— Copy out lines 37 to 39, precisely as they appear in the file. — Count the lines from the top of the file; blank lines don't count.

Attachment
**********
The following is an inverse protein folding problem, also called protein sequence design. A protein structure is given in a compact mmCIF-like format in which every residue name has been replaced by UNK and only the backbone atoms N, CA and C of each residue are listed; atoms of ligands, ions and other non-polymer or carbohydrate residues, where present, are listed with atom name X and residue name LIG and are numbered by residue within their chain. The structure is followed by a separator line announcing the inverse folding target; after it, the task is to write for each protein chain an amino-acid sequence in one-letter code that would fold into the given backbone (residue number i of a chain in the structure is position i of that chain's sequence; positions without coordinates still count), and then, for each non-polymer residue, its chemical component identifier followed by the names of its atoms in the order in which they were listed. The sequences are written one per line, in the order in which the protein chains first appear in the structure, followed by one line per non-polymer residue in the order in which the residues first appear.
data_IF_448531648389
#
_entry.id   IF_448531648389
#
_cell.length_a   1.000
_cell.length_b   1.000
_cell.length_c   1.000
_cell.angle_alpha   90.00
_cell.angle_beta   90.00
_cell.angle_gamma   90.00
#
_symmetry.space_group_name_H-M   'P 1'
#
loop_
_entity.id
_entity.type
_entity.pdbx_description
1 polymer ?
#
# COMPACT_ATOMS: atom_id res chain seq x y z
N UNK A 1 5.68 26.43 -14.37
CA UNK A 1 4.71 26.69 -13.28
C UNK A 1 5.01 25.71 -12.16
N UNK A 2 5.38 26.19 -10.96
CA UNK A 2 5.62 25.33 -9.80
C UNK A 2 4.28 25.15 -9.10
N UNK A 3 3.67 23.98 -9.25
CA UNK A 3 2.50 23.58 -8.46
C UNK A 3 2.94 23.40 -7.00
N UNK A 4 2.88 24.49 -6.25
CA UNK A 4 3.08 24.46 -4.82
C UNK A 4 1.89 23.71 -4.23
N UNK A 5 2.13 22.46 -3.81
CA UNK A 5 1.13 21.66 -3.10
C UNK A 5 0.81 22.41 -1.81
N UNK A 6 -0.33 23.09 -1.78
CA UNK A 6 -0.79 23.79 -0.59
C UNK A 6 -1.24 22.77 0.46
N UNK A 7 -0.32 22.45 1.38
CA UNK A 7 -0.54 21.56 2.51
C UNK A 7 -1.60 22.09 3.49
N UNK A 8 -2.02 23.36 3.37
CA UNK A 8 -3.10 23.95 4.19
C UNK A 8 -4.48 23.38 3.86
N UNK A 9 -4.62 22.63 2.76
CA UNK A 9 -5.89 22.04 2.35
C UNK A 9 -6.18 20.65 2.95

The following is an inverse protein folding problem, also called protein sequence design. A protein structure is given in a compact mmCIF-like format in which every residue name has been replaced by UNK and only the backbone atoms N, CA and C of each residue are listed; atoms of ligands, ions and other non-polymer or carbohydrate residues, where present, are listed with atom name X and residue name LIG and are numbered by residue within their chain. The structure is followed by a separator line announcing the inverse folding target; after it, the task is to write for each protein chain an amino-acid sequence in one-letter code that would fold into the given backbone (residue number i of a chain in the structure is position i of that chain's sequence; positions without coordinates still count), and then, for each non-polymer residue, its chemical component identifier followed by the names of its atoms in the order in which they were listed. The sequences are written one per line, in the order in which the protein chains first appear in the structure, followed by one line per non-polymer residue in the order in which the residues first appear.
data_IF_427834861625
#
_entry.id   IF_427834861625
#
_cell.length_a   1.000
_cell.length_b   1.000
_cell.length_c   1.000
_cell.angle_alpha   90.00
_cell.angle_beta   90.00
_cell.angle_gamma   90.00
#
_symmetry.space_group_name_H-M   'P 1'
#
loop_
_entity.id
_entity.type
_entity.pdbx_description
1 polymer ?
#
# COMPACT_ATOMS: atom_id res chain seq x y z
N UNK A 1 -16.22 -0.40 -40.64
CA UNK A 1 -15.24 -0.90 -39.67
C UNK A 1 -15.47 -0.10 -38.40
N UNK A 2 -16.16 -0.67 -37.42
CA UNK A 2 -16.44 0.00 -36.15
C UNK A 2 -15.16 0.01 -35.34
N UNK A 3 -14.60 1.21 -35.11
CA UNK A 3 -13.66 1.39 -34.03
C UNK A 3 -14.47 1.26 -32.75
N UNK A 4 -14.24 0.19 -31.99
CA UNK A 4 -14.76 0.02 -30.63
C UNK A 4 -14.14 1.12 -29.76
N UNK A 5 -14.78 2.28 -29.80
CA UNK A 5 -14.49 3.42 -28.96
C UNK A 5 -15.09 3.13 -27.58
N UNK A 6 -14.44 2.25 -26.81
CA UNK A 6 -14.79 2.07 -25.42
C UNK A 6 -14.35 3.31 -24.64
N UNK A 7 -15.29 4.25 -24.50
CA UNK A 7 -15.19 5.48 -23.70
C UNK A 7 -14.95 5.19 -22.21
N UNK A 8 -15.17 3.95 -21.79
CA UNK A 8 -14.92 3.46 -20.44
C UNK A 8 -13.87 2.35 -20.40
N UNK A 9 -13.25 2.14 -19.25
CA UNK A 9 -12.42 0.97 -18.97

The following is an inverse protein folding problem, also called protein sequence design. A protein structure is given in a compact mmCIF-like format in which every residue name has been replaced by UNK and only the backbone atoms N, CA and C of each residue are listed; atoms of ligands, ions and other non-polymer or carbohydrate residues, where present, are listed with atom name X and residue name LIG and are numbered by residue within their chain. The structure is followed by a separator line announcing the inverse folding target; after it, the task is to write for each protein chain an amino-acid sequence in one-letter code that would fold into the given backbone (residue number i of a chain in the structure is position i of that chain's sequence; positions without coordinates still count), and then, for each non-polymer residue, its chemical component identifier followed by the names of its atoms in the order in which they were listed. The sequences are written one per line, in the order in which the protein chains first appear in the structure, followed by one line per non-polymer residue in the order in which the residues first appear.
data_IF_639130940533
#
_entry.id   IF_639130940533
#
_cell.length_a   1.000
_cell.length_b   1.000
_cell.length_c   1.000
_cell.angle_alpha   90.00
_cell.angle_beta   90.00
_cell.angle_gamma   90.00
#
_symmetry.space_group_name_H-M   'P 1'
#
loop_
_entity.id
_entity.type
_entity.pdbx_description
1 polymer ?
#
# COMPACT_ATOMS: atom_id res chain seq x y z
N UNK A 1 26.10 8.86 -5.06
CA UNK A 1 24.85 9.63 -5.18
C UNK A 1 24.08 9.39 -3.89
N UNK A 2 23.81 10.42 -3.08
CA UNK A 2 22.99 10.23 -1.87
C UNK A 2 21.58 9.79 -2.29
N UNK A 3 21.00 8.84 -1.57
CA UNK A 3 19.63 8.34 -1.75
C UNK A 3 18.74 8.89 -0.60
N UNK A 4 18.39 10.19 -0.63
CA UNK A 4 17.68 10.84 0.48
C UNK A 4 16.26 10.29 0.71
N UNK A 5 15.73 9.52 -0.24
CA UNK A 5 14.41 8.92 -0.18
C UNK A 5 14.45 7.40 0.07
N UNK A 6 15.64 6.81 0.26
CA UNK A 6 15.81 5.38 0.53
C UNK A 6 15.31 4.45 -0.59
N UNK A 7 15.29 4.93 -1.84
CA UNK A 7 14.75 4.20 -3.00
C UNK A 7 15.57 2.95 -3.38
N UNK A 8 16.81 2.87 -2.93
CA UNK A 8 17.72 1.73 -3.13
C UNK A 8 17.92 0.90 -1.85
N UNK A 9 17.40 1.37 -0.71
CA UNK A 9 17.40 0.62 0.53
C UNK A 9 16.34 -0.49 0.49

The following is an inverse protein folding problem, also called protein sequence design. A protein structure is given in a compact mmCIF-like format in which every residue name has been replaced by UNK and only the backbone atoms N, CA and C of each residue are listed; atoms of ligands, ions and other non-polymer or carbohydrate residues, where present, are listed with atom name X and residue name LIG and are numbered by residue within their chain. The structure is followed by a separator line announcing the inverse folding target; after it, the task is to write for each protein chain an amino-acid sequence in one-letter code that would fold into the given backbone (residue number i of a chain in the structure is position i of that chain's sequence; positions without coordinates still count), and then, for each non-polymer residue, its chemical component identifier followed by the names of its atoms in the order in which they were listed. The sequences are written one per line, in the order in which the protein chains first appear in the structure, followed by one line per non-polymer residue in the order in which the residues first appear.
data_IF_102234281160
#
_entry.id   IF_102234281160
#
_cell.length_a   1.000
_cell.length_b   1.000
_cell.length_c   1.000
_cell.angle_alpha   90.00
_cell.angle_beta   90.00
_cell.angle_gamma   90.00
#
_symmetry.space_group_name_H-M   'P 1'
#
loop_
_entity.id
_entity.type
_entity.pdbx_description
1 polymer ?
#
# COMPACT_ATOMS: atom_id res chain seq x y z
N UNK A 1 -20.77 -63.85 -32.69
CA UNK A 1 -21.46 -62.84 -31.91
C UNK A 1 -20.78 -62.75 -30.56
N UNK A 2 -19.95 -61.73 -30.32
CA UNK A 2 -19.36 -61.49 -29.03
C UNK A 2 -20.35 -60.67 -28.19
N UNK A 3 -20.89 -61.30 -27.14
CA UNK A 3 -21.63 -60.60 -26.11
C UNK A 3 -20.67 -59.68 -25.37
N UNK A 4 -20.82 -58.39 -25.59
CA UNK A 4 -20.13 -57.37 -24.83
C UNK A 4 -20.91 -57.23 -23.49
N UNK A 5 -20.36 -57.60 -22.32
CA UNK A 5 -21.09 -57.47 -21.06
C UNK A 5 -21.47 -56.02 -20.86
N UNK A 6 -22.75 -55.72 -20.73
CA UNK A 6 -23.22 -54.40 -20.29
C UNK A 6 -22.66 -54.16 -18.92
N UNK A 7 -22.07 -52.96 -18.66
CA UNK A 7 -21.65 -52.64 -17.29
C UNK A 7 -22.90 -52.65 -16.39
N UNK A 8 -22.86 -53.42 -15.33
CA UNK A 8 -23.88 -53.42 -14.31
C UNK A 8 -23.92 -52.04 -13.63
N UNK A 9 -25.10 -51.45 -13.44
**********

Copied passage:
N UNK A 6 -0.33 23.09 -1.78
CA UNK A 6 -0.79 23.79 -0.59
C UNK A 6 -1.24 22.77 0.46